Tag Archives: Fountas and Pinnell

What are the connections between reading and writing? How best can we take advantage of those connections when planning?

I’m using the word ‘flipping’ a lot when talking to educators about literacy planning. Is it better if students are taught in a way that provides stronger connections between reading and writing?  Do students view reading and writing as separate subjects or ‘things’ we do at school? Do students make better connections when strategies are ‘flipped’ to show how the strategies are used when reading or writing?

FPwheel

For example, when viewing the Fountas and Pinnell model, one can see how easily the processing systems for reading can be flipped to the processing systems for writing. For example, inferring and summarising can be easily ‘flipped’. Therefore, should reading and writing be taught concurrently incorporating planned focus sessions for the teaching of ‘flipped’ strategies? What do you think?

Should planning base itself on the ‘read like a writer and write like a reader’ concept?

Example: Flipping – Inferring & Summarising

Inferring also known as reading between the lines requires readers to use prior knowledge and the information stated in a text to draw conclusions. Good writing enables the reader to infer as they read. 

Summarising can be taught using the Somebody, Wanted, But, So, Then (SWBST) strategy when reading a text and flipped for teaching the writing structure of a narrative.

Would focussing on the same strategy when teaching reading and writing enable students to make better connections?

Below: Steve Peha – Integrated Literacy Model

Integrated Literacy

Steve Peha’s Integrated Literacy model provides an excellent framework for discussing ‘flipping’. This model enables educators to build ‘flipping’ connections under each of the six sub-headings for reading and writing when planning.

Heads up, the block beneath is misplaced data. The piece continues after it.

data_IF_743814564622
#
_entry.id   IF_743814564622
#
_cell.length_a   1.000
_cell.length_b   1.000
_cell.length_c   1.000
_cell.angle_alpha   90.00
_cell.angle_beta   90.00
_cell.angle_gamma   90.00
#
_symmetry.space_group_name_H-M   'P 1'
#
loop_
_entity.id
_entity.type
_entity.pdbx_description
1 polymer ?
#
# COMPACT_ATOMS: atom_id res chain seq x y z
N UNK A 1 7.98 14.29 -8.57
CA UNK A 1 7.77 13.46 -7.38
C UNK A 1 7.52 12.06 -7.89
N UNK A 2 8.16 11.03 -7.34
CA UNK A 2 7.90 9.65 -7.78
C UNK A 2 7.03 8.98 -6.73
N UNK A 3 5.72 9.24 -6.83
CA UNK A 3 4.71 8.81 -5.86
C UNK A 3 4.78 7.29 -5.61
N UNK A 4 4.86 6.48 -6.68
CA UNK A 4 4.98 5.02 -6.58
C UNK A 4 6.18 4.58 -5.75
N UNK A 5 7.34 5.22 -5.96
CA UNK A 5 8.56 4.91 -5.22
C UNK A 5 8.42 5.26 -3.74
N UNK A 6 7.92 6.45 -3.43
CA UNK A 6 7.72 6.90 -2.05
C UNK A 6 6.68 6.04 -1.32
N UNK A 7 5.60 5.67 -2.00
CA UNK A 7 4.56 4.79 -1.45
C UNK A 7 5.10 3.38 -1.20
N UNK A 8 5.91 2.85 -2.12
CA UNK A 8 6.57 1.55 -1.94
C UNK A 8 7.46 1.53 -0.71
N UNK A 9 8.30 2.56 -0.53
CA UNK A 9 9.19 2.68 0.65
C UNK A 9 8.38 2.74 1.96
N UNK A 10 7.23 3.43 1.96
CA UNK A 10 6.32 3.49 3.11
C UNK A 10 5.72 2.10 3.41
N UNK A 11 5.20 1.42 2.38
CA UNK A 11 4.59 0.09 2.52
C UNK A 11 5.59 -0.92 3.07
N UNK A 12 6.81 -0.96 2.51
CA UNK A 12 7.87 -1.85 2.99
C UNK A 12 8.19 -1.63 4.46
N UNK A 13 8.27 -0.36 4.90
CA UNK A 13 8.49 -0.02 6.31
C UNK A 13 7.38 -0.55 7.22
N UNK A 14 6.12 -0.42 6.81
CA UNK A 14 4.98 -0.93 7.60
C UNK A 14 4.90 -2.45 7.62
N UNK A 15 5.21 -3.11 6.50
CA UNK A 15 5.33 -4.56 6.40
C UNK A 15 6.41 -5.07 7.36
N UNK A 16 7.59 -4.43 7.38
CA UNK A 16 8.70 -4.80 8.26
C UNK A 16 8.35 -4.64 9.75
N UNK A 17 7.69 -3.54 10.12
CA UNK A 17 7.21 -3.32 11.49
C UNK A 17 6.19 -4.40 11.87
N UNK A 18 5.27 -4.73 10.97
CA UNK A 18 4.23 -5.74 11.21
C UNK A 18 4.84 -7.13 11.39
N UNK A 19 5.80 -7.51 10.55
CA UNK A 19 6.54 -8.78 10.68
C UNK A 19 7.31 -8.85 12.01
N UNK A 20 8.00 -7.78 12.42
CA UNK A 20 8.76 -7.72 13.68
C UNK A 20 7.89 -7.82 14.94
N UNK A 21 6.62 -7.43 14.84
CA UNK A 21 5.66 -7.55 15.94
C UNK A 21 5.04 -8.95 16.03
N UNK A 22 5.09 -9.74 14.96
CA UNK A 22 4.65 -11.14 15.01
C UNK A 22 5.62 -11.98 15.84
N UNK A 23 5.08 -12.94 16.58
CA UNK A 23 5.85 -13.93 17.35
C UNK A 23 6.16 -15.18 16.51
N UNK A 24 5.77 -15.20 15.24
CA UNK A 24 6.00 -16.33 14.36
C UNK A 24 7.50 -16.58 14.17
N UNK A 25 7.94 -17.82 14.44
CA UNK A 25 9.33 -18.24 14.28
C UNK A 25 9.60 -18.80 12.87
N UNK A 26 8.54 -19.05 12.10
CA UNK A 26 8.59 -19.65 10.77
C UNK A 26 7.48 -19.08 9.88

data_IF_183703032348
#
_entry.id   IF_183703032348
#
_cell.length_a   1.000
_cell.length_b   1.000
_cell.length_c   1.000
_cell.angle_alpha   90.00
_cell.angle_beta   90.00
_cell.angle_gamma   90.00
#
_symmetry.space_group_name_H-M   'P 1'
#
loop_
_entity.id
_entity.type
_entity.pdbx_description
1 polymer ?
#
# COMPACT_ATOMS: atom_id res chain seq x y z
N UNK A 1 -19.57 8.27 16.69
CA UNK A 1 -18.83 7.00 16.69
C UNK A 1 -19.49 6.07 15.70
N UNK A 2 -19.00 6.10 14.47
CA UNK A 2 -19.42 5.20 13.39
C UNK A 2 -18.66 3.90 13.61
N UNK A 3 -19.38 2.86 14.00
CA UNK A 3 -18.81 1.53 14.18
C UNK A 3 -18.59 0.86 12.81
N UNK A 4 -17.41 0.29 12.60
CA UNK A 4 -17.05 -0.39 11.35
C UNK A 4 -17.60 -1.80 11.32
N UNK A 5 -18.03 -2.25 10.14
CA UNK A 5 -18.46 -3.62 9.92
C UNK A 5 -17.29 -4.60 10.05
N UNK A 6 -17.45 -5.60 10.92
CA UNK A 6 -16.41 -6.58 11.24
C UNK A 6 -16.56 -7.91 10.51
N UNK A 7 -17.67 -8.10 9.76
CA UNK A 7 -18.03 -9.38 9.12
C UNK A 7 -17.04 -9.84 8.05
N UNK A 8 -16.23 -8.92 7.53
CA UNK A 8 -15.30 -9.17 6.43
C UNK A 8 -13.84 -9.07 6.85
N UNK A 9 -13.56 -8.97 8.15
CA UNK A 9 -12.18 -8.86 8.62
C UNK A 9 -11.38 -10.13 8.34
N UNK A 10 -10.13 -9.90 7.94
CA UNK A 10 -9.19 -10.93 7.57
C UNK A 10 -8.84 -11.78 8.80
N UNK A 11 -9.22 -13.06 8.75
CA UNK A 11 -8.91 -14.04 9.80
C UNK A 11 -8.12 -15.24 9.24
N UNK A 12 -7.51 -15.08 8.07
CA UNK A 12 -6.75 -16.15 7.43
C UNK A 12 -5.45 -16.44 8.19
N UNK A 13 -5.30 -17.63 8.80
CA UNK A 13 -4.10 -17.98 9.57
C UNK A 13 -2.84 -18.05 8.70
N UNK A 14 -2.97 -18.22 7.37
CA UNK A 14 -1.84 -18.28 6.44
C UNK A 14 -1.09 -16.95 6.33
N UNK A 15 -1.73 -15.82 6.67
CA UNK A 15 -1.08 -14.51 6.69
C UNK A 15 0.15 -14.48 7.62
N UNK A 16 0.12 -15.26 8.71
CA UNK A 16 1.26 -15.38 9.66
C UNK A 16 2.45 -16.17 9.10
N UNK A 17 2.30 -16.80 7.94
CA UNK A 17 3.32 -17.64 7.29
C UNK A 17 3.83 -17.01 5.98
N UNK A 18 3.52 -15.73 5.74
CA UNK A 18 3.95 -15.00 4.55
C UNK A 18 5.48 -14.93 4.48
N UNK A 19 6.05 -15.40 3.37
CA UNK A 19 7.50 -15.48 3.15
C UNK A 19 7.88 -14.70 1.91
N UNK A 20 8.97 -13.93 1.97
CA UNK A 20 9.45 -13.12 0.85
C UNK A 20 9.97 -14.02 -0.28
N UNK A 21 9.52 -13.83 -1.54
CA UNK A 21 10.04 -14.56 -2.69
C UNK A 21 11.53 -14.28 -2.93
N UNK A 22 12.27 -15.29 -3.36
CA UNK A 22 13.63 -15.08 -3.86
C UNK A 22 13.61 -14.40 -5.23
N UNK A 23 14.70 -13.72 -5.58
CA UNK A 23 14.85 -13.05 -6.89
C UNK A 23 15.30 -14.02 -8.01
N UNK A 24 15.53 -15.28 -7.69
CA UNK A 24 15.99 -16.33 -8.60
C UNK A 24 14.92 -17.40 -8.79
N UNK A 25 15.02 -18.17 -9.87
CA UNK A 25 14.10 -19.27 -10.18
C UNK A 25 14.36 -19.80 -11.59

How do you plan? How do you take advantage of the connections between reading and writing when planning?

Cheers Nina

 

Leave a comment

Filed under Uncategorized

The year of the circle, cycle or pizza! A common approach to learning, a common language and Learner Agency!

This year the class JD displays just happen to be circles or cycles. Young children make connections quickly when learning representations have a common theme and language. This year across my school and for all curriculum areas we have a common Learning Cycle which students know and use.

Photo 1: The IB Learner Profile

2015 FebMarchand ANZAC 086

Photo 2: The Fountas and Pinnell Reading Wheel

2015 FebMarchand ANZAC 092

Photo 3: My school’s Learning Cycle which is displayed in every classroom and part of daily teaching. Our Learner Cycle is developing its own look, but essentially it’s the same whether laminated or not. Each part of the Learner Cycle is unpacked with students … and when they are learning they need to be able to articulate (deeply) the following.

What do we/I want to learn?

How best will I/we learn?

How will I know that we/I have learned?

Learner Cycle

2015 FebMarchand ANZAC 067

Photo 4 & 5: How best we will learn? Unpacked by students

2015 FebMarchand ANZAC 066

Young children when exposed to a learning rich diet are able feedback their insightful and unique understanding without prompting. The language of learning has to be used authentically and lived through daily actions to become embedded in the classroom and students.

Photo 6: On its way… The Writing Cycle in four pizza slices! Each pizza slice will encompass one aspect of writing e.g. the writing cycle, word work etc… You can’t eat one slice at a time, you have to constantly nibble at each slice!

Cheers Nina

6 Comments

Filed under Uncategorized